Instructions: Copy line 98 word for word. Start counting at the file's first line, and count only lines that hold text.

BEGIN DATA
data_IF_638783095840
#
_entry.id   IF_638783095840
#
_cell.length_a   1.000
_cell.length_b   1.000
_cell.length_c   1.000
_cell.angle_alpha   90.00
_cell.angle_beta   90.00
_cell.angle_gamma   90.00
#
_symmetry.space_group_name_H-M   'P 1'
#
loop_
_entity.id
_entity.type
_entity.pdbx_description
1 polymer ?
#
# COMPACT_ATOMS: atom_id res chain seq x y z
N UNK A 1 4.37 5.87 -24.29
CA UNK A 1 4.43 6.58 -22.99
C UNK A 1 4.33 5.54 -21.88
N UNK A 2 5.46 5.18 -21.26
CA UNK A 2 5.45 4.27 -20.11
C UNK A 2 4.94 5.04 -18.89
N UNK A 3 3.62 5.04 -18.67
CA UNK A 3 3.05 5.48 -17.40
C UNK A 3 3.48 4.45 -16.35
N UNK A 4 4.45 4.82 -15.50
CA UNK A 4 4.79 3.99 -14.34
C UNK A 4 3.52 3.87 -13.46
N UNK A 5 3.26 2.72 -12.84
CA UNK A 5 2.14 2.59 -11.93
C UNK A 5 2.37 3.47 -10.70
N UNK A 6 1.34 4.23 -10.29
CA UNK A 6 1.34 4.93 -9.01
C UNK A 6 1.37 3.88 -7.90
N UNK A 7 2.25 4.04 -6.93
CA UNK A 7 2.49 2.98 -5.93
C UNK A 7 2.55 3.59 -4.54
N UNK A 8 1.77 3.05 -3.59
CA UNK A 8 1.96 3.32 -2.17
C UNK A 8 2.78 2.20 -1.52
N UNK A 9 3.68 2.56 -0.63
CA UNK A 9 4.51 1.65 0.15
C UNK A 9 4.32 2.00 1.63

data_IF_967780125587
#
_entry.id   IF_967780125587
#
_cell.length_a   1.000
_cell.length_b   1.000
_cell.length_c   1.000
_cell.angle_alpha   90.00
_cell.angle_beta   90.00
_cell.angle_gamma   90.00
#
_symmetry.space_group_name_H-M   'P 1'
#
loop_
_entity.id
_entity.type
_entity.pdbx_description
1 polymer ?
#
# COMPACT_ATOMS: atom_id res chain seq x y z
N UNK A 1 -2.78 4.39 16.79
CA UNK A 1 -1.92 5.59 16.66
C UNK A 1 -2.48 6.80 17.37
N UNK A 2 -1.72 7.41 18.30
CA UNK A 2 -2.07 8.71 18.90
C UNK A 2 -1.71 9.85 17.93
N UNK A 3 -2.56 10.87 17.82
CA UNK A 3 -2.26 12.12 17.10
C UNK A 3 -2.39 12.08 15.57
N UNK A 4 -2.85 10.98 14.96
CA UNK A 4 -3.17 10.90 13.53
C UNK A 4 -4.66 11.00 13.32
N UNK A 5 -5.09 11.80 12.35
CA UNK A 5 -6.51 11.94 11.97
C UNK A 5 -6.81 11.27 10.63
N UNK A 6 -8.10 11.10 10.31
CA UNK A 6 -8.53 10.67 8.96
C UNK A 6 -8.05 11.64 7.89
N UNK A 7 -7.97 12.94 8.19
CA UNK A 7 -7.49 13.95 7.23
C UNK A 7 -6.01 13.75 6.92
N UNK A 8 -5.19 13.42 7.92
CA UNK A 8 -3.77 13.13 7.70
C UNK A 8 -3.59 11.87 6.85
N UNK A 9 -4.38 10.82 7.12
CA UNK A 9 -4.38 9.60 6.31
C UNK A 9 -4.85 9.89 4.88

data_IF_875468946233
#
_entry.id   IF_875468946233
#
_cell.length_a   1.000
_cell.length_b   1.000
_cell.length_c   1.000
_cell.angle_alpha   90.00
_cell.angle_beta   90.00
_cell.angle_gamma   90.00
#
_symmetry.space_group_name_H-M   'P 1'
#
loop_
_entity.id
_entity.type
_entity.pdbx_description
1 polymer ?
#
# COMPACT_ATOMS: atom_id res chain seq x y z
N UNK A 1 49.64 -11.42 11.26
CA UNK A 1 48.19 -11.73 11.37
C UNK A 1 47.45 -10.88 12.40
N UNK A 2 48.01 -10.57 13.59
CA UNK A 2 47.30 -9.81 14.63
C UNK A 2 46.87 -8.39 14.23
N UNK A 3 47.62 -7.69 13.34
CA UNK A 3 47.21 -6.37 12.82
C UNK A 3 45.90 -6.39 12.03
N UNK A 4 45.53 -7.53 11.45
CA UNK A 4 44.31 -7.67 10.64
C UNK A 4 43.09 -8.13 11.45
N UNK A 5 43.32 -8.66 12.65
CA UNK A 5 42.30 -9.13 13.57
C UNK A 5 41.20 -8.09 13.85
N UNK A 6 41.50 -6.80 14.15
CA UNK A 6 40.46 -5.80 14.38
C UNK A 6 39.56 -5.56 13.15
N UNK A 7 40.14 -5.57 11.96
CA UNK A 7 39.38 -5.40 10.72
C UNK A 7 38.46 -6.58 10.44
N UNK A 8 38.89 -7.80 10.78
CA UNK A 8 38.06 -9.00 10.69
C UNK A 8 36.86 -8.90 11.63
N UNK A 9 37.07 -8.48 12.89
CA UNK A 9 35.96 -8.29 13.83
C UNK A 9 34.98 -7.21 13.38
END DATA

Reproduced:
#